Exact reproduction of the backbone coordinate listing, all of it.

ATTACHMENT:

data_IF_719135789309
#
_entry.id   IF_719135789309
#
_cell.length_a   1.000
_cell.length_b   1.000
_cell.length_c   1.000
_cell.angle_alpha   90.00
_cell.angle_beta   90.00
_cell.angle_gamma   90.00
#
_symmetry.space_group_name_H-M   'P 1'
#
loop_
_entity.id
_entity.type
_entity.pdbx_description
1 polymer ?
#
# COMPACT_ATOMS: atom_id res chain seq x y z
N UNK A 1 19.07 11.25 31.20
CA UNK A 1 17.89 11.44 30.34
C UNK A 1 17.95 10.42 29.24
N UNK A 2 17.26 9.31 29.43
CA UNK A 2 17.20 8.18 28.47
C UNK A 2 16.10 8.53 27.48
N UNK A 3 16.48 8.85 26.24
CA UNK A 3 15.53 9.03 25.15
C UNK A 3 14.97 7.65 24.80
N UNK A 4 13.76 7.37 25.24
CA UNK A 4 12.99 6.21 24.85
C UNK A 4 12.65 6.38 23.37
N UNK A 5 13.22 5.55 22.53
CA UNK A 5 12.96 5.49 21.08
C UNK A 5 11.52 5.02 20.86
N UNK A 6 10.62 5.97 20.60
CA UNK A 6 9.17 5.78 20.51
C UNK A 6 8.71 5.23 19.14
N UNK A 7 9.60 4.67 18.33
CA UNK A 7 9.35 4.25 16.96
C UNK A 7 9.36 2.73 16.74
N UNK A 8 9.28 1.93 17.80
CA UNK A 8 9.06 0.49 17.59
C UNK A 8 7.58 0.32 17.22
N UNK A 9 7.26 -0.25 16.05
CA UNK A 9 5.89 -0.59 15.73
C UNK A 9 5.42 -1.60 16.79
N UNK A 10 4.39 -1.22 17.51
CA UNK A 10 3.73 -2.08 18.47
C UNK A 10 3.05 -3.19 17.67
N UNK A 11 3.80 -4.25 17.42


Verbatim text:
data_IF_719135789309
#
_entry.id   IF_719135789309
#
_cell.length_a   1.000
_cell.length_b   1.000
_cell.length_c   1.000
_cell.angle_alpha   90.00
_cell.angle_beta   90.00
_cell.angle_gamma   90.00
#
_symmetry.space_group_name_H-M   'P 1'
#
loop_
_entity.id
_entity.type
_entity.pdbx_description
1 polymer ?
#
# COMPACT_ATOMS: atom_id res chain seq x y z
N UNK A 1 19.07 11.25 31.20
CA UNK A 1 17.89 11.44 30.34
C UNK A 1 17.95 10.42 29.24
N UNK A 2 17.26 9.31 29.43
CA UNK A 2 17.20 8.18 28.47
C UNK A 2 16.10 8.53 27.48
N UNK A 3 16.48 8.85 26.24
CA UNK A 3 15.53 9.03 25.15
C UNK A 3 14.97 7.65 24.80
N UNK A 4 13.76 7.37 25.24
CA UNK A 4 12.99 6.21 24.85
C UNK A 4 12.65 6.38 23.37
N UNK A 5 13.22 5.55 22.53
CA UNK A 5 12.96 5.49 21.08
C UNK A 5 11.52 5.02 20.86
N UNK A 6 10.62 5.97 20.60
CA UNK A 6 9.17 5.78 20.51
C UNK A 6 8.71 5.23 19.14
N UNK A 7 9.60 4.67 18.33
CA UNK A 7 9.35 4.25 16.96
C UNK A 7 9.36 2.73 16.74
N UNK A 8 9.28 1.93 17.80
CA UNK A 8 9.06 0.49 17.59
C UNK A 8 7.58 0.32 17.22
N UNK A 9 7.26 -0.25 16.05
CA UNK A 9 5.89 -0.59 15.73
C UNK A 9 5.42 -1.60 16.79
N UNK A 10 4.39 -1.22 17.51
CA UNK A 10 3.73 -2.08 18.47
C UNK A 10 3.05 -3.19 17.67
N UNK A 11 3.80 -4.25 17.42